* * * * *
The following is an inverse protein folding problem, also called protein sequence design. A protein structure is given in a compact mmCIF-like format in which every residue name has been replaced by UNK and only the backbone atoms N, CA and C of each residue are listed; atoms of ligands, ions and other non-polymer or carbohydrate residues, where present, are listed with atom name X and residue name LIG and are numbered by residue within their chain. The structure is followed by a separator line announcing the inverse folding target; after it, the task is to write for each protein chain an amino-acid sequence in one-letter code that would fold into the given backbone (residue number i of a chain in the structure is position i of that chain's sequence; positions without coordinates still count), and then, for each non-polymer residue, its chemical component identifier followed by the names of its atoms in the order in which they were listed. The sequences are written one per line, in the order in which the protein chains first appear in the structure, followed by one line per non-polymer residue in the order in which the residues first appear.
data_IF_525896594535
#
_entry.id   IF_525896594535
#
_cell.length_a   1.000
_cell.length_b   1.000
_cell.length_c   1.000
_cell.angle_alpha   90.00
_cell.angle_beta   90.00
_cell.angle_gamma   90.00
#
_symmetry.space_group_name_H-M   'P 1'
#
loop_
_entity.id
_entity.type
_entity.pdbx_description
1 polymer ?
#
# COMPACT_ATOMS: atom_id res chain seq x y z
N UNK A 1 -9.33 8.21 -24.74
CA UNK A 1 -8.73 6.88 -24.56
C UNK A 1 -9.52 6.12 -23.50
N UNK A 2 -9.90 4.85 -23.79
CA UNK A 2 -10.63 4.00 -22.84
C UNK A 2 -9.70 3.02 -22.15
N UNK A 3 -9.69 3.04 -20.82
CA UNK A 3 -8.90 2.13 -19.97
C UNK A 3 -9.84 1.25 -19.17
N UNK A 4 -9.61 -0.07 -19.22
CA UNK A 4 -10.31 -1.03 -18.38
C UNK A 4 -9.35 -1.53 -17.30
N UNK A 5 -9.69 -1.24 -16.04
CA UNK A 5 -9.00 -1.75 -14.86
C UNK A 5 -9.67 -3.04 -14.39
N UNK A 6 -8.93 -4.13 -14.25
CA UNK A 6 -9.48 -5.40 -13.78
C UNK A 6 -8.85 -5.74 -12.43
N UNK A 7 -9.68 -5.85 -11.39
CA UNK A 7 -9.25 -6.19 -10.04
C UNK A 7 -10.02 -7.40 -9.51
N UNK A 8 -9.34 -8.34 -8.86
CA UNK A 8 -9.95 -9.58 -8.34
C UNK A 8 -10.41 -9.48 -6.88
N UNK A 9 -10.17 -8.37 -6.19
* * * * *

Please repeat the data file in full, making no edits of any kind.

The following is an inverse protein folding problem, also called protein sequence design. A protein structure is given in a compact mmCIF-like format in which every residue name has been replaced by UNK and only the backbone atoms N, CA and C of each residue are listed; atoms of ligands, ions and other non-polymer or carbohydrate residues, where present, are listed with atom name X and residue name LIG and are numbered by residue within their chain. The structure is followed by a separator line announcing the inverse folding target; after it, the task is to write for each protein chain an amino-acid sequence in one-letter code that would fold into the given backbone (residue number i of a chain in the structure is position i of that chain's sequence; positions without coordinates still count), and then, for each non-polymer residue, its chemical component identifier followed by the names of its atoms in the order in which they were listed. The sequences are written one per line, in the order in which the protein chains first appear in the structure, followed by one line per non-polymer residue in the order in which the residues first appear.
data_IF_525896594535
#
_entry.id   IF_525896594535
#
_cell.length_a   1.000
_cell.length_b   1.000
_cell.length_c   1.000
_cell.angle_alpha   90.00
_cell.angle_beta   90.00
_cell.angle_gamma   90.00
#
_symmetry.space_group_name_H-M   'P 1'
#
loop_
_entity.id
_entity.type
_entity.pdbx_description
1 polymer ?
#
# COMPACT_ATOMS: atom_id res chain seq x y z
N UNK A 1 -9.33 8.21 -24.74
CA UNK A 1 -8.73 6.88 -24.56
C UNK A 1 -9.52 6.12 -23.50
N UNK A 2 -9.90 4.85 -23.79
CA UNK A 2 -10.63 4.00 -22.84
C UNK A 2 -9.70 3.02 -22.15
N UNK A 3 -9.69 3.04 -20.82
CA UNK A 3 -8.90 2.13 -19.97
C UNK A 3 -9.84 1.25 -19.17
N UNK A 4 -9.61 -0.07 -19.22
CA UNK A 4 -10.31 -1.03 -18.38
C UNK A 4 -9.35 -1.53 -17.30
N UNK A 5 -9.69 -1.24 -16.04
CA UNK A 5 -9.00 -1.75 -14.86
C UNK A 5 -9.67 -3.04 -14.39
N UNK A 6 -8.93 -4.13 -14.25
CA UNK A 6 -9.48 -5.40 -13.78
C UNK A 6 -8.85 -5.74 -12.43
N UNK A 7 -9.68 -5.85 -11.39
CA UNK A 7 -9.25 -6.19 -10.04
C UNK A 7 -10.02 -7.40 -9.51
N UNK A 8 -9.34 -8.34 -8.86
CA UNK A 8 -9.95 -9.58 -8.34
C UNK A 8 -10.41 -9.48 -6.88
N UNK A 9 -10.17 -8.37 -6.19